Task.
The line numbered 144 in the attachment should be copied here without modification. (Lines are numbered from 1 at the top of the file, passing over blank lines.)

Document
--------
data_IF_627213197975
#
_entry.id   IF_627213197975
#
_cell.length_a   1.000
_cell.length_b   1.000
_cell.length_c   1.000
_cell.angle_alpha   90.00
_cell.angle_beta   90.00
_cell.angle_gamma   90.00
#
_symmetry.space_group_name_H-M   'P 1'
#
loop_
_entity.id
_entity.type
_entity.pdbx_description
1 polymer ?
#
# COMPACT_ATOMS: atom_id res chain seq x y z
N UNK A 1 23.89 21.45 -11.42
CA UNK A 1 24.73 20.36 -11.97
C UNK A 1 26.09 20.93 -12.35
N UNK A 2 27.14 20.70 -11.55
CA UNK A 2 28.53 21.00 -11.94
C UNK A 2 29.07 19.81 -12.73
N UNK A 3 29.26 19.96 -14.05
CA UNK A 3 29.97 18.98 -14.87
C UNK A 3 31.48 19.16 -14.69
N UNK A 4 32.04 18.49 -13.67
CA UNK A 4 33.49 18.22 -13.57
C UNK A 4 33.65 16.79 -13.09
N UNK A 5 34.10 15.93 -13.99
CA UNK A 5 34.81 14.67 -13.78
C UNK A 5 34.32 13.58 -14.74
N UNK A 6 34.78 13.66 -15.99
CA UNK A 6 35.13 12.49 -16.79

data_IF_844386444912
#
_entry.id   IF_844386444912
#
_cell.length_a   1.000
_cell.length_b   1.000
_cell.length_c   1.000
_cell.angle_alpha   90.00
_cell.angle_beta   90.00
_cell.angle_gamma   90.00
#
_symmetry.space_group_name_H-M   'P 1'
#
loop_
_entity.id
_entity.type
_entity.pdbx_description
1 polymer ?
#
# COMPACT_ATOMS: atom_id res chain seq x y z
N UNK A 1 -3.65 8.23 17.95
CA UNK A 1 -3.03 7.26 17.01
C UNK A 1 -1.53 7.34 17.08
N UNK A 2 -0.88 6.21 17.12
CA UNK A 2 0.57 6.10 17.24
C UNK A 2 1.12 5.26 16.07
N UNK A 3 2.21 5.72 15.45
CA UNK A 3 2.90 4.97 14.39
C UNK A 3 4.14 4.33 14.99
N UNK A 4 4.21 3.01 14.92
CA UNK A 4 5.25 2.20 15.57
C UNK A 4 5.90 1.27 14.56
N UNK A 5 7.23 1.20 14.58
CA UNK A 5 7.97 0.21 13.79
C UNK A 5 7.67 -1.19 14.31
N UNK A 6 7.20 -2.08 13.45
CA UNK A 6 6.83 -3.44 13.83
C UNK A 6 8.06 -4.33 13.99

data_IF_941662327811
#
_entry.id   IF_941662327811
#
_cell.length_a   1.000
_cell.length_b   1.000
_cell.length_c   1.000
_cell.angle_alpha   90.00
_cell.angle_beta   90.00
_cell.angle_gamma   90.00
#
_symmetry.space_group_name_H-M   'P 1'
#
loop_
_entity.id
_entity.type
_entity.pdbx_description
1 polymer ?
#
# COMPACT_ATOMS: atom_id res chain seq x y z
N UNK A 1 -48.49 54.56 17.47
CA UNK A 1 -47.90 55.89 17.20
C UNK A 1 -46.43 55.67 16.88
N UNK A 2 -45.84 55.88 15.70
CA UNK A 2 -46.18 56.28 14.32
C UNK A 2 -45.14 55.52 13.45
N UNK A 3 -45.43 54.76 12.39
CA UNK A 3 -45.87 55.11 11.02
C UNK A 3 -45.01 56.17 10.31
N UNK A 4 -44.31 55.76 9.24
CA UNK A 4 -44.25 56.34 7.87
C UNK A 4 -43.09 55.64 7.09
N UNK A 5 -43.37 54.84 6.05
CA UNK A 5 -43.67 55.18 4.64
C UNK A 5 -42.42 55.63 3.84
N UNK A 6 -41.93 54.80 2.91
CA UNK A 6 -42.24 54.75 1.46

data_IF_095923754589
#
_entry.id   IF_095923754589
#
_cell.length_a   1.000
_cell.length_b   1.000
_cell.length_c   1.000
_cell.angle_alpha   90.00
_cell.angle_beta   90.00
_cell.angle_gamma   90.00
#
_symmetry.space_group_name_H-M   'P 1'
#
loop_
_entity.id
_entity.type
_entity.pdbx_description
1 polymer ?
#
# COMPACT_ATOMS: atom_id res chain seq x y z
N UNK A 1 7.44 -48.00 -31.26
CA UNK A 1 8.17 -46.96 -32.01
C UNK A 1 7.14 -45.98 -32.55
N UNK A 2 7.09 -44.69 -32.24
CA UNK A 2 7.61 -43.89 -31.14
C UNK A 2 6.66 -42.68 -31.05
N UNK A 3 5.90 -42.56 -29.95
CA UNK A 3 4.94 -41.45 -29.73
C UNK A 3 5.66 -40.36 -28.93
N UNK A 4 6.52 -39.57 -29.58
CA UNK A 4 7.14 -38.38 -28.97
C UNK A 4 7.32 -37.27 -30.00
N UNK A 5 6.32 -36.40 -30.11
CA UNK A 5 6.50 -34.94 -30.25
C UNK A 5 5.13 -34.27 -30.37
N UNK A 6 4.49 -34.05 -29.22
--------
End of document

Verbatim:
C UNK A 4 7.32 -37.27 -30.00